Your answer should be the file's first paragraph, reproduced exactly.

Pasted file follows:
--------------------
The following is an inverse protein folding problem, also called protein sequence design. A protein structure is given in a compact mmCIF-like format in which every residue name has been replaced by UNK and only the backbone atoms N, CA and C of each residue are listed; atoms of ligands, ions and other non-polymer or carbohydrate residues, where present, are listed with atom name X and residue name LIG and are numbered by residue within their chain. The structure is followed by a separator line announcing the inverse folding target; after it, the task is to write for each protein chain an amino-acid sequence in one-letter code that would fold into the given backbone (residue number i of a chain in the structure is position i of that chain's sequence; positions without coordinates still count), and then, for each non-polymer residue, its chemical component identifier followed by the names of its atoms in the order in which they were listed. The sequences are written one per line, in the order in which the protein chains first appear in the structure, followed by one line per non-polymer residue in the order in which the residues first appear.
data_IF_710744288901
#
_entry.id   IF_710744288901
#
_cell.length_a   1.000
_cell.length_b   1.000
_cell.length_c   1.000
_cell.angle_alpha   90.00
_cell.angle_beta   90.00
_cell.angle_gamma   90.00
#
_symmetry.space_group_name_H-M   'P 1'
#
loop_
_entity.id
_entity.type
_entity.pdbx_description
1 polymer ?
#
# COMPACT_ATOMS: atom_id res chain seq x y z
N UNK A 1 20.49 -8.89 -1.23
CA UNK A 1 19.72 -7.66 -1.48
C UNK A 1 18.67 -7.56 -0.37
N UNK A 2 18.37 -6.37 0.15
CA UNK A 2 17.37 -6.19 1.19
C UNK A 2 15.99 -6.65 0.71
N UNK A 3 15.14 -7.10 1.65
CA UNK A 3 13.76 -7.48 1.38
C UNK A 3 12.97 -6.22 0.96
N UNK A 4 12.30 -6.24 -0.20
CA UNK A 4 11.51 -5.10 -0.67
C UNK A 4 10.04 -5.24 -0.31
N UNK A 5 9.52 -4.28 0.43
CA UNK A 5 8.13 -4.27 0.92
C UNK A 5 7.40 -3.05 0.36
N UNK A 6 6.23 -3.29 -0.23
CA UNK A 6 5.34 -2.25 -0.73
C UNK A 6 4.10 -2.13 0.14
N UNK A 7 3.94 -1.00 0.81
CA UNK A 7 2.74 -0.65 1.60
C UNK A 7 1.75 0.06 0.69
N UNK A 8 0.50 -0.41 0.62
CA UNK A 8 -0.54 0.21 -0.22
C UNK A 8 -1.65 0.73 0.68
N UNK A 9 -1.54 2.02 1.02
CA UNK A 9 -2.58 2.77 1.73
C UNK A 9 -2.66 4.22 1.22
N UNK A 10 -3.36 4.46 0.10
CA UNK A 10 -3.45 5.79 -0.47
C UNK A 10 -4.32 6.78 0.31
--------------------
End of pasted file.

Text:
The following is an inverse protein folding problem, also called protein sequence design. A protein structure is given in a compact mmCIF-like format in which every residue name has been replaced by UNK and only the backbone atoms N, CA and C of each residue are listed; atoms of ligands, ions and other non-polymer or carbohydrate residues, where present, are listed with atom name X and residue name LIG and are numbered by residue within their chain. The structure is followed by a separator line announcing the inverse folding target; after it, the task is to write for each protein chain an amino-acid sequence in one-letter code that would fold into the given backbone (residue number i of a chain in the structure is position i of that chain's sequence; positions without coordinates still count), and then, for each non-polymer residue, its chemical component identifier followed by the names of its atoms in the order in which they were listed. The sequences are written one per line, in the order in which the protein chains first appear in the structure, followed by one line per non-polymer residue in the order in which the residues first appear.